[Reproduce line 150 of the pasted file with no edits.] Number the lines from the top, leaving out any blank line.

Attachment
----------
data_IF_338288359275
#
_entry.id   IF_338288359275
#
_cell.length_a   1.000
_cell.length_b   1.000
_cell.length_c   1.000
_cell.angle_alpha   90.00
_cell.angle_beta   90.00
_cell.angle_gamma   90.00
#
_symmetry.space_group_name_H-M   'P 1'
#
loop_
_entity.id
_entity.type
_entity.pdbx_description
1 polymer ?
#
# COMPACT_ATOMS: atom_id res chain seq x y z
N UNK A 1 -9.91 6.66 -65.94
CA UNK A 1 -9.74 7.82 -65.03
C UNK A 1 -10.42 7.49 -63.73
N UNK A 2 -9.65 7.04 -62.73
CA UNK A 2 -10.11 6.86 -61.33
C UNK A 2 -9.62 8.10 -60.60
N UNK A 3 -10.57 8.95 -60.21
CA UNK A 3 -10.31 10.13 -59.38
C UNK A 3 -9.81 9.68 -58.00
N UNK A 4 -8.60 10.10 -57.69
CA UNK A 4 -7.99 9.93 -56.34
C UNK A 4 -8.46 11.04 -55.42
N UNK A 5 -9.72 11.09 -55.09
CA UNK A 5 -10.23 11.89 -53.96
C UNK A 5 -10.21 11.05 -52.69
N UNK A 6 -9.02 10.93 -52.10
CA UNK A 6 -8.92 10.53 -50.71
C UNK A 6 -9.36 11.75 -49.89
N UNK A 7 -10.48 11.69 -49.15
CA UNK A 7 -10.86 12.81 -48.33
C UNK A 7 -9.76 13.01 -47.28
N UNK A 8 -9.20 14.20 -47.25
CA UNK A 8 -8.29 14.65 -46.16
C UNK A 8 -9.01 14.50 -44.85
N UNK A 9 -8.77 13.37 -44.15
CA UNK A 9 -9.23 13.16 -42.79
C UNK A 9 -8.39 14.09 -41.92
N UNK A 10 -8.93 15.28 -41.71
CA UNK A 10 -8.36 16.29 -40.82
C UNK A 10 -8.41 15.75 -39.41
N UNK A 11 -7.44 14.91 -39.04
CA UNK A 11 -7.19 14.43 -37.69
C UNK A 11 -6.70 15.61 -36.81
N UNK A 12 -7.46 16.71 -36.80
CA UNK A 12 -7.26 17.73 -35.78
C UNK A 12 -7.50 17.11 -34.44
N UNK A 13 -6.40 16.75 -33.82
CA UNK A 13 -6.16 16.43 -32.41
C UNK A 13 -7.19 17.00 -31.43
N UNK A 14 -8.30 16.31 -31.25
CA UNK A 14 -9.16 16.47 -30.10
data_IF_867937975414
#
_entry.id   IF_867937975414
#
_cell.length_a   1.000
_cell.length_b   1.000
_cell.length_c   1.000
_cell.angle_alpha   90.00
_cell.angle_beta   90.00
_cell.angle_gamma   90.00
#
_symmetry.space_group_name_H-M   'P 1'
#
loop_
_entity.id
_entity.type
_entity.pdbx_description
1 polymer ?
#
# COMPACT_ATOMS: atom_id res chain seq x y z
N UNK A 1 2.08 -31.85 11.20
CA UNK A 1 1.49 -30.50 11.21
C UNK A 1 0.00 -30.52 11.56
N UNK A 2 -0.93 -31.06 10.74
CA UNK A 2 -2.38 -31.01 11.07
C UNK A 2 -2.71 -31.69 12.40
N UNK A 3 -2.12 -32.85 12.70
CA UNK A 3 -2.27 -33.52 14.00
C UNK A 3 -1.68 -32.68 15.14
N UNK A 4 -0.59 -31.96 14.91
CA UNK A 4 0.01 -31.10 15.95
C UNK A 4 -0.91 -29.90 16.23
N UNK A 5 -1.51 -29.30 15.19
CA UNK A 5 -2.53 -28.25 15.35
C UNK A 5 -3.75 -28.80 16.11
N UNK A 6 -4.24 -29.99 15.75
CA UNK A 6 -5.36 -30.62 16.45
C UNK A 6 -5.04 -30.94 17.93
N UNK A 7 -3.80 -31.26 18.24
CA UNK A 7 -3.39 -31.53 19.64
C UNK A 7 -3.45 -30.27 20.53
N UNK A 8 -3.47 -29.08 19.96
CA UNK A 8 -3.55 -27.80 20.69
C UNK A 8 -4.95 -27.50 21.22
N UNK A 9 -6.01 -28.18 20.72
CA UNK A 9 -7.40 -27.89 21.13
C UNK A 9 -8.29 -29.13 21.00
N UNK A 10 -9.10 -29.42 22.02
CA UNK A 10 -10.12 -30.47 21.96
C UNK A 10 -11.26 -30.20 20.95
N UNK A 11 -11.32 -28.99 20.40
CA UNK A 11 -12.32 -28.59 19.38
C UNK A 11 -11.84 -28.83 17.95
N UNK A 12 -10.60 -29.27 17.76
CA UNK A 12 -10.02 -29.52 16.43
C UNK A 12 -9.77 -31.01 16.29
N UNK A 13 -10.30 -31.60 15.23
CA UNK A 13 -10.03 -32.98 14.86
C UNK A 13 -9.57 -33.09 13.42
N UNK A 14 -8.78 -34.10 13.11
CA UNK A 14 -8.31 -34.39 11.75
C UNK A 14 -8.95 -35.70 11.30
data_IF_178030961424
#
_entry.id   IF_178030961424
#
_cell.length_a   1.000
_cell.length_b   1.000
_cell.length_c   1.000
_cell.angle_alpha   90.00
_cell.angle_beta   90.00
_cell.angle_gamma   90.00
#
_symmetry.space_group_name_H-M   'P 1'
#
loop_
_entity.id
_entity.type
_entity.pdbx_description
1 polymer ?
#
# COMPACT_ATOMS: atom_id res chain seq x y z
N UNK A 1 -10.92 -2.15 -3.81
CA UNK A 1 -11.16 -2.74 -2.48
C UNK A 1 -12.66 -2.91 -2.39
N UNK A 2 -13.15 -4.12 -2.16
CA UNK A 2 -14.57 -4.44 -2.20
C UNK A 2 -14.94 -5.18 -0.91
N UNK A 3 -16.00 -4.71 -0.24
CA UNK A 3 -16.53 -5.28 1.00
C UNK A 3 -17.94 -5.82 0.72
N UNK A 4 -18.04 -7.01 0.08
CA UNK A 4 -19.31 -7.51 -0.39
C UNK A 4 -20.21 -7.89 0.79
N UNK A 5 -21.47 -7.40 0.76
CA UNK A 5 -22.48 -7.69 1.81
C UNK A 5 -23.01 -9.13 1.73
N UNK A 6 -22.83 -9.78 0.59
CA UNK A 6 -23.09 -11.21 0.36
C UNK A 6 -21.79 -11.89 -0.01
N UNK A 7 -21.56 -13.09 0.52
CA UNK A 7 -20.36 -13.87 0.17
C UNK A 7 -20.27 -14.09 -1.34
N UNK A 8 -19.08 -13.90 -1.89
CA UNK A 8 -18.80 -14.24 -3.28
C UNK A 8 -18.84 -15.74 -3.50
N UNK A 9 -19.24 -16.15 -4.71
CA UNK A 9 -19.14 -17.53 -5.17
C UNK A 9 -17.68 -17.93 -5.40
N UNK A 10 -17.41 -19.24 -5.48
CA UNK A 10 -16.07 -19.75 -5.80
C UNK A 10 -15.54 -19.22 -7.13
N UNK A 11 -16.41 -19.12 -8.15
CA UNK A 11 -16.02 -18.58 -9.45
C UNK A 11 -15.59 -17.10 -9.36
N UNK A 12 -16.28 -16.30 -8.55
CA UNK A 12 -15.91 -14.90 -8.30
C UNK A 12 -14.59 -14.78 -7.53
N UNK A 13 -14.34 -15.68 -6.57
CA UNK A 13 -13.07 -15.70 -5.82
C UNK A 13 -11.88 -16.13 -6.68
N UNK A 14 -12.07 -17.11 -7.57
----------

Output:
N UNK A 3 -16.00 -4.71 -0.24